To decide to forget it, find a good burial place. Have a ceremony. Invite others to be there when you walk away from what terrifies you.

There is so much maintenance required by fear that it smothers our love. Once our love is destroyed, we become timid animals living in the jungle.

Once you lose your fear, then you can choose cheer. And the best way to do that is liven up the efforts that you enjoy, and when given opportunities, pick the happy one.

Even if for a season you put issues on the back burner that other people think are very important, you should pick the happy ones. You’re trying to train your heart to rejoice again. To do that you have to rid yourself of unnecessary causes.

I can truthfully tell you, I was thoroughly impressed and blessed by being in the presence of such delightful saints on Sunday, and I can also honestly tell you that I hope Pastor Andrea will teach these people to lose fear and choose cheer.

The good news is that the loss of fear is a doorway to love.

The better news is, a life of good cheer allows us to share our love without any fear.

 

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Reverend Meningsbee (Part 56) Merry Christmas… May 28th, 2017

 Jonathots Daily Blog

(3320)

Reverend Meningsbee

Pas Carl was nervous.

This particular Sunday fell on Christmas Eve, and big plans had been made, choir numbers prepared, and even a special video tribute to the birth of Jesus had been filmed by Russ and Tracy (who by the way, had recently gotten married.)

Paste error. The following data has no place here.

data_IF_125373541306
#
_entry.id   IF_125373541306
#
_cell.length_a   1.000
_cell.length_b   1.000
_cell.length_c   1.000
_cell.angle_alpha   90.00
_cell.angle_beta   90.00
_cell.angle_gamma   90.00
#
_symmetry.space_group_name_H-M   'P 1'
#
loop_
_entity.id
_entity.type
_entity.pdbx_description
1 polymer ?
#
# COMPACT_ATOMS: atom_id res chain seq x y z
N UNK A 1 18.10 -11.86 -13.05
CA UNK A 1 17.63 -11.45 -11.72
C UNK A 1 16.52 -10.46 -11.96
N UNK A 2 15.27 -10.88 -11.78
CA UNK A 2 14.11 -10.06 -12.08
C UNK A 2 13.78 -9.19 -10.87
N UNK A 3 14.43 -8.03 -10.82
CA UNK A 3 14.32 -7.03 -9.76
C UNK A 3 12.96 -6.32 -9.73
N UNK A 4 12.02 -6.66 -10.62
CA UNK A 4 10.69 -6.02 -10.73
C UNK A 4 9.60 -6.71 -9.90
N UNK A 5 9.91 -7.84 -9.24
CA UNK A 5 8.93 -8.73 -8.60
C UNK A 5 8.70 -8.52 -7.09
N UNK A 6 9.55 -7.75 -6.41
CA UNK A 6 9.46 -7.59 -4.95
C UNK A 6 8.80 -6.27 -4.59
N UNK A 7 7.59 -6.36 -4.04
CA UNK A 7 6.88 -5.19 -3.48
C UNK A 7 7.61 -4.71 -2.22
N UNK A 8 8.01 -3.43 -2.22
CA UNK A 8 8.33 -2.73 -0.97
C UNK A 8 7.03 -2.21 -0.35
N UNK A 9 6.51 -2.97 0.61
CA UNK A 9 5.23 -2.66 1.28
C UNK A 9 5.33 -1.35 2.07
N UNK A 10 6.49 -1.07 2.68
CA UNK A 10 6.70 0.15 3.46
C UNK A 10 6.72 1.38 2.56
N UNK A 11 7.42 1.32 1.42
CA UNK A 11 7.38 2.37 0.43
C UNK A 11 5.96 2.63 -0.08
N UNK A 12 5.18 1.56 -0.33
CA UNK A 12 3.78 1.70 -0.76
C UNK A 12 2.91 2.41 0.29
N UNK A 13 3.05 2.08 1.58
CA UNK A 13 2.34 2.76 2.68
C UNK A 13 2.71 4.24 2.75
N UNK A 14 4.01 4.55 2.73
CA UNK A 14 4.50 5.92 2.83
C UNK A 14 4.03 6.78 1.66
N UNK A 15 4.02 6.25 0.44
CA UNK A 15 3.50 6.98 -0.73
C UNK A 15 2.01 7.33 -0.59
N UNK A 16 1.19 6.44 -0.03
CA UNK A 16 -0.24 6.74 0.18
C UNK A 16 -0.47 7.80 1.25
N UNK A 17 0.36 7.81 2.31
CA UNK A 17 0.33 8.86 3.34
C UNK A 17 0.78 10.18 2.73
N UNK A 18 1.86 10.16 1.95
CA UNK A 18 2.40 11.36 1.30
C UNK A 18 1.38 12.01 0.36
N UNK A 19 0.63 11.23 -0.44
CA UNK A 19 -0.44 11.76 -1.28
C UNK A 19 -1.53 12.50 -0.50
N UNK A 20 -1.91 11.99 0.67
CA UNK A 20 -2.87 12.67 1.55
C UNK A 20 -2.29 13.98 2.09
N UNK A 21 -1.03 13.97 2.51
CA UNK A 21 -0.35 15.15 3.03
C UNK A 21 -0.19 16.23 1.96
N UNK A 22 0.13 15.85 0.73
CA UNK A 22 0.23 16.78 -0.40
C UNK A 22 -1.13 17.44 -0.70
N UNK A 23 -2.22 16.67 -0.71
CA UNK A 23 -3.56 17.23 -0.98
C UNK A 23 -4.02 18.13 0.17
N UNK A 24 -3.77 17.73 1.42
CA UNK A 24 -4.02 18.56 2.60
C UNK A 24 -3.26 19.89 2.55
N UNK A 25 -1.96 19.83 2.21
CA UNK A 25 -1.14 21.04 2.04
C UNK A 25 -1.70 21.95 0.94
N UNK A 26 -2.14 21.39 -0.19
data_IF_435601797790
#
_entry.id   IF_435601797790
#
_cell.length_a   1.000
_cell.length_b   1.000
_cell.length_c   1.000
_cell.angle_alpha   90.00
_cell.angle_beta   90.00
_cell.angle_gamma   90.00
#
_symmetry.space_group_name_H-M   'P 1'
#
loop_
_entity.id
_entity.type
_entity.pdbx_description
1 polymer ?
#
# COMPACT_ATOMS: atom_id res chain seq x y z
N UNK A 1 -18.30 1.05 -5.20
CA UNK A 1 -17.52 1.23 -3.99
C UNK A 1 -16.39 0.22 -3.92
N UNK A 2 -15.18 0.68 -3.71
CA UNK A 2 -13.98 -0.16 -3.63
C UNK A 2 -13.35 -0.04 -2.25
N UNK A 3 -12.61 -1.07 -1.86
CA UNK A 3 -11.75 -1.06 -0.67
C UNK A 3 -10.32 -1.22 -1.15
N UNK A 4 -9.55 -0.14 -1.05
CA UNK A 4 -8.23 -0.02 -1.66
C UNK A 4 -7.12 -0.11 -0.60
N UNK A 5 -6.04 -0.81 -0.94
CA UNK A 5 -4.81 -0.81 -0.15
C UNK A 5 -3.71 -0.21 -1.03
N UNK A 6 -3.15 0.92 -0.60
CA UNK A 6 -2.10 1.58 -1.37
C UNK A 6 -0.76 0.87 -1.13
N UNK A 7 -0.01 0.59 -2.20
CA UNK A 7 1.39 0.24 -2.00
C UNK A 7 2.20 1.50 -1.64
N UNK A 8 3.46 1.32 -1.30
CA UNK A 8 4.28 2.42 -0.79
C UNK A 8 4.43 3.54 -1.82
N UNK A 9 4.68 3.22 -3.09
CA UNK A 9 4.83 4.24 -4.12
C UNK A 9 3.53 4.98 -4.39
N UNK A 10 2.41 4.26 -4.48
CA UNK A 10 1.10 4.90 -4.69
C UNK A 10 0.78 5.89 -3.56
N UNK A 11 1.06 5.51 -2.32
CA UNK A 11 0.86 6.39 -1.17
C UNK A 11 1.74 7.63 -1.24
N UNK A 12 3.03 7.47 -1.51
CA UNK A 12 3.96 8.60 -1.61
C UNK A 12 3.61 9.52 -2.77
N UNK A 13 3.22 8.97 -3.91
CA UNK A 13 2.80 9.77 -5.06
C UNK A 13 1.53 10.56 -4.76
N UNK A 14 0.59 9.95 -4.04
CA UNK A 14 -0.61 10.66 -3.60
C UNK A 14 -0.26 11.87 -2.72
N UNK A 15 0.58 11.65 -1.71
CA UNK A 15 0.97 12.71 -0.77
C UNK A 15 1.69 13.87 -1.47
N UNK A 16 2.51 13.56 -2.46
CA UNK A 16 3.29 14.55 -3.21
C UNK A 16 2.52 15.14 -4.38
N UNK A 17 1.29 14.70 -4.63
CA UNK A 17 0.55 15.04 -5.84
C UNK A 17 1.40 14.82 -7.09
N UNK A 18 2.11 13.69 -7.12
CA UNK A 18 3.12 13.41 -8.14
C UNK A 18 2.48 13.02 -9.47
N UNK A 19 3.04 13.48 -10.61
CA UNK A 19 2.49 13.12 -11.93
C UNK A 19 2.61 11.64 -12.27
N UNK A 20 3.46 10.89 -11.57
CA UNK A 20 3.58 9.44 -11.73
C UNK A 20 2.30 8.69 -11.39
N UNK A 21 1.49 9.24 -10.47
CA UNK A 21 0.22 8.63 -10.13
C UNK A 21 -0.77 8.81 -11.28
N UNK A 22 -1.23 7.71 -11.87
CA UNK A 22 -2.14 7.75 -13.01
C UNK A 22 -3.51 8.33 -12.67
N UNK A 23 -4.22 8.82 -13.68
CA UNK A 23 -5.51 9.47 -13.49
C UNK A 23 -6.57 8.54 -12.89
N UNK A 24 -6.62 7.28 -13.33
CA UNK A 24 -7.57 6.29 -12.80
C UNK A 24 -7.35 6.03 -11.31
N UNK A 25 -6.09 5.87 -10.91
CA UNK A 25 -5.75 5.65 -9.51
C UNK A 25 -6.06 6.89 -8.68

The sanctuary was packed. Where was Meningsbee?

Pas Carl called his house. No answer. He kept looking out the window, gazing past the four inches of snow that had fallen two days earlier in honor of the season, for signs of his friend. The sun was shining and it was a beautiful, frosty Nebraska morning.

Yes, all that was lacking was one minister.

Everything was in place. Everything was prepared.

There was an understanding between Pas Carl and Meningsbee that if for some reason the senior minister was late, or out of town, that the associate would be prepared to step in and take his place.

So as the assistant looked out the window, waiting for his mentor, he saw a young boy coming up the steps, carrying a red envelope. The boy opened the door, entered the church and said, “I’m looking for Pas Carl.”

Carl raised his hand, and the little boy handed him the envelope. “What is this?” asked Carl.